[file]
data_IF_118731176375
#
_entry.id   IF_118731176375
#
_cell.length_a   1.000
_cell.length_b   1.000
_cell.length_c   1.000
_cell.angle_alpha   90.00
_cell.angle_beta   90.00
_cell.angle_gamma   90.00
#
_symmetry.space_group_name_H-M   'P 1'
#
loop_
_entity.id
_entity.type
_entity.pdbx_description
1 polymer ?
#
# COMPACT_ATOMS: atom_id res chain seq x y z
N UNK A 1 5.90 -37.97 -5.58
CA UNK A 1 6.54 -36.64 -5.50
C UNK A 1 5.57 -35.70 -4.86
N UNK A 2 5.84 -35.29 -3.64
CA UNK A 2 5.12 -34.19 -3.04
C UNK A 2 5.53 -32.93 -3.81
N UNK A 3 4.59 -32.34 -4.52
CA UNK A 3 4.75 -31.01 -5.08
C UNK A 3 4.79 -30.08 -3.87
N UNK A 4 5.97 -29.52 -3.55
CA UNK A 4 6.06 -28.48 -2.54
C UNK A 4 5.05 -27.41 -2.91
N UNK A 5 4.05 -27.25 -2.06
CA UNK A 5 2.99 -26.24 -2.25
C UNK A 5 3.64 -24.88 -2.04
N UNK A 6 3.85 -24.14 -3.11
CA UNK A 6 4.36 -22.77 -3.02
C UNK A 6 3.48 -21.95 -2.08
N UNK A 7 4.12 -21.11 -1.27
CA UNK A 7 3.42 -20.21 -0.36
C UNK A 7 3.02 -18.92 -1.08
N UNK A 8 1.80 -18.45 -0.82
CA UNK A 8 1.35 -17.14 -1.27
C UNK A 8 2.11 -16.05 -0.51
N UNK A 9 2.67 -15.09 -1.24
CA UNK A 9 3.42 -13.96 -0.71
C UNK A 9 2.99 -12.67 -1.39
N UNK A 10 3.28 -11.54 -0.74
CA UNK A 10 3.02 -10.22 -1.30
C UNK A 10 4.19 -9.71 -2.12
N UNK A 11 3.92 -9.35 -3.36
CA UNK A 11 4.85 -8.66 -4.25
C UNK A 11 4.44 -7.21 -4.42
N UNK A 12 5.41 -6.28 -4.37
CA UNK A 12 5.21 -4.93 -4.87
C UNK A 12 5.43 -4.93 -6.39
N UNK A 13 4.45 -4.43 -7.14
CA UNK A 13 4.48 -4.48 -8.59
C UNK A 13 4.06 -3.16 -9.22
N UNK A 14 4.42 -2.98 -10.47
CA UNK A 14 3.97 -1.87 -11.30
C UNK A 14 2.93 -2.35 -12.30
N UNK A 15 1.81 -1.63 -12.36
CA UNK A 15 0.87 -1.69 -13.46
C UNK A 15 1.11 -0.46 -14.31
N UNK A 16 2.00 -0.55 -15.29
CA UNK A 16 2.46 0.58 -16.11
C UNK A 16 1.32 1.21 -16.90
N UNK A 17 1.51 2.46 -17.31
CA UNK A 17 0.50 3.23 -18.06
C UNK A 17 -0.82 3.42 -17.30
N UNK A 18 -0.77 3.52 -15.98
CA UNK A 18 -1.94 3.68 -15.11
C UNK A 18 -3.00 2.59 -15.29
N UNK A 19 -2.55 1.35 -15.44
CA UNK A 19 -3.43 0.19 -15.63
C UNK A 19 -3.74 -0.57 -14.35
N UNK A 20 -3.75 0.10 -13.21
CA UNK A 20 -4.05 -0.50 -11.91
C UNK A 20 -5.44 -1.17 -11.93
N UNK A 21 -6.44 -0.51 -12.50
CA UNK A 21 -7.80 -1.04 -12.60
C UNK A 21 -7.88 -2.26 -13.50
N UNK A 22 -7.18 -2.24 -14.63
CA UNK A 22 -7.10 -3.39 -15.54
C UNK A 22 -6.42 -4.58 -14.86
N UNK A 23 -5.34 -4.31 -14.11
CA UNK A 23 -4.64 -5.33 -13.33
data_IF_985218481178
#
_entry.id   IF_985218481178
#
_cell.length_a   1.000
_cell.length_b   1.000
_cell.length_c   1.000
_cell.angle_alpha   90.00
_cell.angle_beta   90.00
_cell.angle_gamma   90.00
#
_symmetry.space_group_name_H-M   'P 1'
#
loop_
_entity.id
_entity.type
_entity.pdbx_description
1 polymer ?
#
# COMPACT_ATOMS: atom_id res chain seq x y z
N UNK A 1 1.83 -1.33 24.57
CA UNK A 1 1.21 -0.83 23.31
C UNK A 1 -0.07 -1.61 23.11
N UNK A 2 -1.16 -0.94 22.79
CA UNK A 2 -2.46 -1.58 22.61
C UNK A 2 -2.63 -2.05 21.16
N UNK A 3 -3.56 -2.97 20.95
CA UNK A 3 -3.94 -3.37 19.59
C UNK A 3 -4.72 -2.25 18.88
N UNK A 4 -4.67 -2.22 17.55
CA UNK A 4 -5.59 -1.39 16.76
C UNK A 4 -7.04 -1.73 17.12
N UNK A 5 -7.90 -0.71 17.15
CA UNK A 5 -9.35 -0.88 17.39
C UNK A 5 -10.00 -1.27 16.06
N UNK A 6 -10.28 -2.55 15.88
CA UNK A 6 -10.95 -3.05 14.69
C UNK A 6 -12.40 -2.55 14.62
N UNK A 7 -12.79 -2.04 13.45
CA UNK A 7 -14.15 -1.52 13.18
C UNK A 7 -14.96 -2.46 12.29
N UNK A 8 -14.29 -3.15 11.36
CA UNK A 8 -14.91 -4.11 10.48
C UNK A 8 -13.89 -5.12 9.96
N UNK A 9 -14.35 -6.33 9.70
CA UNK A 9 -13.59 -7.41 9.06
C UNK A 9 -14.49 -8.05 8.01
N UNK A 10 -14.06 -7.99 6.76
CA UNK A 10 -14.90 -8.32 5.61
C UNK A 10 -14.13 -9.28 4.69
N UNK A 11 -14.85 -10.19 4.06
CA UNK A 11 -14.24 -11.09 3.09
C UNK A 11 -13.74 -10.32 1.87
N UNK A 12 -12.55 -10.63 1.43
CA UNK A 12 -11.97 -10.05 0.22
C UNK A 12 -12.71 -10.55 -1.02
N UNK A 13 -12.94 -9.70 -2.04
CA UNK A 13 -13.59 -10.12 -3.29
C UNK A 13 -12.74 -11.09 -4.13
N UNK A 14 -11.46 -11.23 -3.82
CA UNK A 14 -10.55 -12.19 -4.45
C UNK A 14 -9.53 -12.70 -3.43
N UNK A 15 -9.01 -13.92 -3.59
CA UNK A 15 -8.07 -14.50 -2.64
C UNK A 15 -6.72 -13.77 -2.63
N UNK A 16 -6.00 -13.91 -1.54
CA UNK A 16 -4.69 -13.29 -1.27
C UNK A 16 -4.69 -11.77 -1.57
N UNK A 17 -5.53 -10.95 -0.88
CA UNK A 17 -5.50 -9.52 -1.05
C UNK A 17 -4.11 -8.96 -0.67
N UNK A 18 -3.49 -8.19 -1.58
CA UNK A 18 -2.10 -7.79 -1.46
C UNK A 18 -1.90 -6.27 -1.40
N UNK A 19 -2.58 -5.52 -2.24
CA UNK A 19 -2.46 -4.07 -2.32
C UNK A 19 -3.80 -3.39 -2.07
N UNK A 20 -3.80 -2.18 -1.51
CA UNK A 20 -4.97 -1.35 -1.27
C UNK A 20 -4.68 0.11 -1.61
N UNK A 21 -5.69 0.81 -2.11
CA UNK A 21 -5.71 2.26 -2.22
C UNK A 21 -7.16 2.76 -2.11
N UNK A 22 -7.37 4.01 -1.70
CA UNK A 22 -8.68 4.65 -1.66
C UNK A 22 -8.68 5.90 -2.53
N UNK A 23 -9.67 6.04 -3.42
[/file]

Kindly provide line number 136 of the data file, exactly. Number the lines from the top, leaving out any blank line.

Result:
N UNK A 10 -14.06 -7.99 6.76